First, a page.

Lack of trained manpower and other weak links in the delivery of emergency and critical care services in the peripheral hospitals of Kashmir are claiming lives of those patients who stand a chance of getting saved with prompt medical expertise.
A critical care ambulance flanks each district hospital in J&K, and many sub-district hospitals for the past one year. These ambulances are meant to sustain the life of a patient while they are being shifted from a peripheral hospital to an advanced treatment center. However, despite this multi-crore investment in healthcare, the masses that live far from the tertiary care hospitals in J&K are still bereft of the emergency medical care. The ambulances and the hospitals, healthcare experts believe, are not equipped with trained manpower that knows the skills of life support. Dr Shabir Iqbal, who heads the Burn Unit at GMC Srinagar, expressed resentment with the lack of life support training in the curriculum of the medical graduates.
“We need to equip our doctors, at the junior-most level, to do CPR, to intubate, to run life support equipment, to provide DC shock,” he said. “These skills were grossly inadequate in doctors at all levels, across hospitals.” Dr Iqbal said a fellowship in emergency and critical care had been planned in GMC Srinagar a long time ago.
“It is yet to take off though,” he said. Dr Iqbal feels that a doctor who knows how to save a life “will try to save a life”.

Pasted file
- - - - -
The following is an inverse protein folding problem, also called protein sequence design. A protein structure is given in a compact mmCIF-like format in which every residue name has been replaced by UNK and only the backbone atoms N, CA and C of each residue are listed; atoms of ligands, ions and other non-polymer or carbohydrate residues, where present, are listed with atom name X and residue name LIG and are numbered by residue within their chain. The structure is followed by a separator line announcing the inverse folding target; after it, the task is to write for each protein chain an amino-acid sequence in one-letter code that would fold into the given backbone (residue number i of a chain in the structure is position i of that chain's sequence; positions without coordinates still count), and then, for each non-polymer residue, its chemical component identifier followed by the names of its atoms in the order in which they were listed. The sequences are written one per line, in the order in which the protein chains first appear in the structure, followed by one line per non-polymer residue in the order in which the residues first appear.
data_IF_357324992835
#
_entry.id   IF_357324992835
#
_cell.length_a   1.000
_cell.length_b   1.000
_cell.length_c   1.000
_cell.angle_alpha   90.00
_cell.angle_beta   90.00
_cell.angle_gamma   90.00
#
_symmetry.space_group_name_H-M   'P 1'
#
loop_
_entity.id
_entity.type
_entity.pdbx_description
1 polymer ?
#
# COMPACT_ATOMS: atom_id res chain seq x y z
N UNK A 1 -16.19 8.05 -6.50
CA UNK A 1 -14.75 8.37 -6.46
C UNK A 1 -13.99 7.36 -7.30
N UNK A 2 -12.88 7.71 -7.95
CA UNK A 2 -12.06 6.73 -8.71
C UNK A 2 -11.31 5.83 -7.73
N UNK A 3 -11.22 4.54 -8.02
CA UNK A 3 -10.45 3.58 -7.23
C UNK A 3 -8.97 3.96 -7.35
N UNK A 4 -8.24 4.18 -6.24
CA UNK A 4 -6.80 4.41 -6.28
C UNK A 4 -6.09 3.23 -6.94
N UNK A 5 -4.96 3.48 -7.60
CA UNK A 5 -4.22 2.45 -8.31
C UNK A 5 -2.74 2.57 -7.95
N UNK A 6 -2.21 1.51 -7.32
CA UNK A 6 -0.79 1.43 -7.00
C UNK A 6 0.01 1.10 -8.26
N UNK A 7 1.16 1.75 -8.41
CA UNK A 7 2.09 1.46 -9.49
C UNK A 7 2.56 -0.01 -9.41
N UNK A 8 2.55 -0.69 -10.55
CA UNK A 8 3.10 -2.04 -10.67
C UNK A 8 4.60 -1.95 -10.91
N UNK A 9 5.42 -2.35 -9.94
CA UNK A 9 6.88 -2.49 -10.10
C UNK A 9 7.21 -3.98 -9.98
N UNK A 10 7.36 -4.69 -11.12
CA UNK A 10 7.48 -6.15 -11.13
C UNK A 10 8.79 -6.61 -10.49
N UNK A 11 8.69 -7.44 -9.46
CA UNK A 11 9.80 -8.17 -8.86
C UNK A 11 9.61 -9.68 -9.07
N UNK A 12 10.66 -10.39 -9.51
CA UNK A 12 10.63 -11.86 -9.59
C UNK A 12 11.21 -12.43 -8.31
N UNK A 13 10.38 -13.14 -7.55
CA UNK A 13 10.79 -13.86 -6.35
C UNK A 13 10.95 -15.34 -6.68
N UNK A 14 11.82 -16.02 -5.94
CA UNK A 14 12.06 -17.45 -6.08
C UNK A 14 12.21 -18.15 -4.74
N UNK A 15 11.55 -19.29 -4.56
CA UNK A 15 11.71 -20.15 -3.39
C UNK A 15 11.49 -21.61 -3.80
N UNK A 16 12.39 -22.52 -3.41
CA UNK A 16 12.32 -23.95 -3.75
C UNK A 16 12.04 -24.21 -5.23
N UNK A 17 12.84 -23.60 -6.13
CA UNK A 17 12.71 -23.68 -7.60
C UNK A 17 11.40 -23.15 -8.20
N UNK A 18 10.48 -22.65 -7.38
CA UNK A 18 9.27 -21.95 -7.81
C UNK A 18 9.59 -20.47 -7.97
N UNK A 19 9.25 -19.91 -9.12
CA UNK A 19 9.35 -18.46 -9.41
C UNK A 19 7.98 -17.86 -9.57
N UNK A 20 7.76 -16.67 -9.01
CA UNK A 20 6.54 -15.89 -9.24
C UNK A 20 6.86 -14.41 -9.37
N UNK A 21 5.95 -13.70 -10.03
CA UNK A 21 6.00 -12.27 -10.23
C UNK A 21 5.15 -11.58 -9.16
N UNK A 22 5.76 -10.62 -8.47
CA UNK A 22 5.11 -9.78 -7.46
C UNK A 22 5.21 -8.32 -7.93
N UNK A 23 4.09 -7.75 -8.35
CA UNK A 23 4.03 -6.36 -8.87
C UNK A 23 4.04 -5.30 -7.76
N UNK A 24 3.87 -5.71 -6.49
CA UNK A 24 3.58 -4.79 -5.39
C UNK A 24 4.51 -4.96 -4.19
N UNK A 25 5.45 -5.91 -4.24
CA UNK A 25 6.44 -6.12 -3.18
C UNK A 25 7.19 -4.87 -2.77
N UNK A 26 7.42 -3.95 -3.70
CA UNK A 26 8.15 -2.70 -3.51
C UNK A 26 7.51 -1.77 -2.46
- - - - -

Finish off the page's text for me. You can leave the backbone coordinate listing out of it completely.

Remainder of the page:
“What will they do if they don’t know what to do,” he said. However, many doctors have felt the need to improve the availability of life support equipment “from needle to monitors” across the far-flung and difficult areas.
Senior critical care expert, Dr Showkat Shah said, “First referral units in every area need to have Basic Life Support equipment and supplies.”
Financial Commissioner Health and Medical Education, Atal Dulloo acknowledged the need to strengthen the skill set of doctors and other staff regarding emergency and critical care. “We need to train human resources to do CPR and have basic life saving skills – our doctors, nurses, technicians everyone,” he said.
Dulloo said the government was working on a plan to train more manpower and depute them at every health center and hospital and also for critical care ambulances. “Without a trained person, a critical care ambulance won’t mean much,” he said.
Dulloo said strengthening of ICUs in peripheries with monitors, defibrillators and ABG machines was underway. He said that the need was also to keep the life support system, oxygen and advanced equipment available in the peripheries. “A robust ambulance system – strengthened with trained resources who can handle MI, and then equipment and supplies at peripheral levels could help save lives,” he said.